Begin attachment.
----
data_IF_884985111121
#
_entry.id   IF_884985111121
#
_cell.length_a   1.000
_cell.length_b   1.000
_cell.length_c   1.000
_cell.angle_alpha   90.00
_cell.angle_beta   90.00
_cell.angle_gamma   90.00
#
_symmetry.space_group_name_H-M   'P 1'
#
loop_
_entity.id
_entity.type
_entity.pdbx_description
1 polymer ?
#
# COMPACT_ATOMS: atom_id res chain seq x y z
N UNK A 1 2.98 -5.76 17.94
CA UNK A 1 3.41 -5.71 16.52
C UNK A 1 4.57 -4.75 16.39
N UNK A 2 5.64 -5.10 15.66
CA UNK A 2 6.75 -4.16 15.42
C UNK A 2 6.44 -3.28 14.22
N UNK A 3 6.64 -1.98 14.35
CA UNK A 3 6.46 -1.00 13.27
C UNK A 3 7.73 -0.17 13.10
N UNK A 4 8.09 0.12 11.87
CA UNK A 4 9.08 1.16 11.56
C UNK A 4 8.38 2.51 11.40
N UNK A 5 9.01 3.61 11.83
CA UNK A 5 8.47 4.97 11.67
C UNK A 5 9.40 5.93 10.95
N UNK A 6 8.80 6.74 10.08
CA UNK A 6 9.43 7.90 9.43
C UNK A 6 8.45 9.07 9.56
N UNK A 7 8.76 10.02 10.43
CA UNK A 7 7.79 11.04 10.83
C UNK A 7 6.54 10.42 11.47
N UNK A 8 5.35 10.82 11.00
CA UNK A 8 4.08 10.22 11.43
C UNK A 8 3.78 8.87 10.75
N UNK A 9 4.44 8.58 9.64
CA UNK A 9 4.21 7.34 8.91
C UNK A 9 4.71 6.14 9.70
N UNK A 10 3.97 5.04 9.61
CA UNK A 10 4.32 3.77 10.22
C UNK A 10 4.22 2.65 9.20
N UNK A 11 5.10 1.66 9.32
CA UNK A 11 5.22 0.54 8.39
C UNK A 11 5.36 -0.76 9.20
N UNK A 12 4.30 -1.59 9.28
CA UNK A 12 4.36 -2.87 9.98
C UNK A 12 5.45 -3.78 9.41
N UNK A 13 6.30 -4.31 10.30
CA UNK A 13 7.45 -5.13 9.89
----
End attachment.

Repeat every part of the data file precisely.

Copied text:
data_IF_884985111121
#
_entry.id   IF_884985111121
#
_cell.length_a   1.000
_cell.length_b   1.000
_cell.length_c   1.000
_cell.angle_alpha   90.00
_cell.angle_beta   90.00
_cell.angle_gamma   90.00
#
_symmetry.space_group_name_H-M   'P 1'
#
loop_
_entity.id
_entity.type
_entity.pdbx_description
1 polymer ?
#
# COMPACT_ATOMS: atom_id res chain seq x y z
N UNK A 1 2.98 -5.76 17.94
CA UNK A 1 3.41 -5.71 16.52
C UNK A 1 4.57 -4.75 16.39
N UNK A 2 5.64 -5.10 15.66
CA UNK A 2 6.75 -4.16 15.42
C UNK A 2 6.44 -3.28 14.22
N UNK A 3 6.64 -1.98 14.35
CA UNK A 3 6.46 -1.00 13.27
C UNK A 3 7.73 -0.17 13.10
N UNK A 4 8.09 0.12 11.87
CA UNK A 4 9.08 1.16 11.56
C UNK A 4 8.38 2.51 11.40
N UNK A 5 9.01 3.61 11.83
CA UNK A 5 8.47 4.97 11.67
C UNK A 5 9.40 5.93 10.95
N UNK A 6 8.80 6.74 10.08
CA UNK A 6 9.43 7.90 9.43
C UNK A 6 8.45 9.07 9.56
N UNK A 7 8.76 10.02 10.43
CA UNK A 7 7.79 11.04 10.83
C UNK A 7 6.54 10.42 11.47
N UNK A 8 5.35 10.82 11.00
CA UNK A 8 4.08 10.22 11.43
C UNK A 8 3.78 8.87 10.75
N UNK A 9 4.44 8.58 9.64
CA UNK A 9 4.21 7.34 8.91
C UNK A 9 4.71 6.14 9.70
N UNK A 10 3.97 5.04 9.61
CA UNK A 10 4.32 3.77 10.22
C UNK A 10 4.22 2.65 9.20
N UNK A 11 5.10 1.66 9.32
CA UNK A 11 5.22 0.54 8.39
C UNK A 11 5.36 -0.76 9.20
N UNK A 12 4.30 -1.59 9.28
CA UNK A 12 4.36 -2.87 9.98
C UNK A 12 5.45 -3.78 9.41
N UNK A 13 6.30 -4.31 10.30
CA UNK A 13 7.45 -5.13 9.89